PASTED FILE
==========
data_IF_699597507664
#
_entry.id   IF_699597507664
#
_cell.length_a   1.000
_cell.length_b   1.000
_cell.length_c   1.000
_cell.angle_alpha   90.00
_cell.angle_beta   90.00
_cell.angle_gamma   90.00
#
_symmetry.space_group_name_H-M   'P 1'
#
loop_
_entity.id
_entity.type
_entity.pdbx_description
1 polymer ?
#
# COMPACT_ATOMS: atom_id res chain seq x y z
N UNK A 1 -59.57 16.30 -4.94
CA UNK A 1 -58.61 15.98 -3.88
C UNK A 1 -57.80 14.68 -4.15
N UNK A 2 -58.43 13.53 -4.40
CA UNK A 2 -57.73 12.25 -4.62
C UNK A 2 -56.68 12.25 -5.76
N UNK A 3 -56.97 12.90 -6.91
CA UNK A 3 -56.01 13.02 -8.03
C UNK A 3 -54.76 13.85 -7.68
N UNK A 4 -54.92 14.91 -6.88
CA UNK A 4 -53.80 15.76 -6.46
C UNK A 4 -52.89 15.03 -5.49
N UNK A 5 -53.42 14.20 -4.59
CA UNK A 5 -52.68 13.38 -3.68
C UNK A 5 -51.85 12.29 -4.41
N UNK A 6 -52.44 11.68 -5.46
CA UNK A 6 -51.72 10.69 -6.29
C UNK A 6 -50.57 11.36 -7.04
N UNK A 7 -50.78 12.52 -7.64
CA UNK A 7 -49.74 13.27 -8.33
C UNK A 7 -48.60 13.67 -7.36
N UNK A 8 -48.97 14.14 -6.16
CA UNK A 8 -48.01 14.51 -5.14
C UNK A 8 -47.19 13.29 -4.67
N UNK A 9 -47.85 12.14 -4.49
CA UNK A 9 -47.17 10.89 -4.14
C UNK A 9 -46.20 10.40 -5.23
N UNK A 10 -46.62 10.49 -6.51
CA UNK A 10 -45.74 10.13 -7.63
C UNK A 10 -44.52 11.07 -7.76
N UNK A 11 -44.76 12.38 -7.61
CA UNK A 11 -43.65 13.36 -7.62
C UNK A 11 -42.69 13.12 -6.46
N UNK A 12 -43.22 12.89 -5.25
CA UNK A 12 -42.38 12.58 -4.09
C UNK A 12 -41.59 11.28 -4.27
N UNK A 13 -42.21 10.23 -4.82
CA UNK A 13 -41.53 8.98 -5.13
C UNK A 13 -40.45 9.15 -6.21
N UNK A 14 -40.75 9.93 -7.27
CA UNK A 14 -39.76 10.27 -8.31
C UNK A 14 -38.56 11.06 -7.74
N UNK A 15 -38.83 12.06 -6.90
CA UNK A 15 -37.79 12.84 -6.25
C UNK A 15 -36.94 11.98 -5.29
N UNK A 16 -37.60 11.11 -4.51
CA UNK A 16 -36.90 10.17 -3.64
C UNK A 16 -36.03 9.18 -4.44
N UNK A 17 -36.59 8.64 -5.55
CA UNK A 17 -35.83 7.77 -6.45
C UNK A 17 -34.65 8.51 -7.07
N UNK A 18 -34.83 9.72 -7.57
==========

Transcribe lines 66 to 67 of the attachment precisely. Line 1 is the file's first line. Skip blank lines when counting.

N UNK A 16 -37.60 11.11 -4.51
CA UNK A 16 -36.90 10.17 -3.64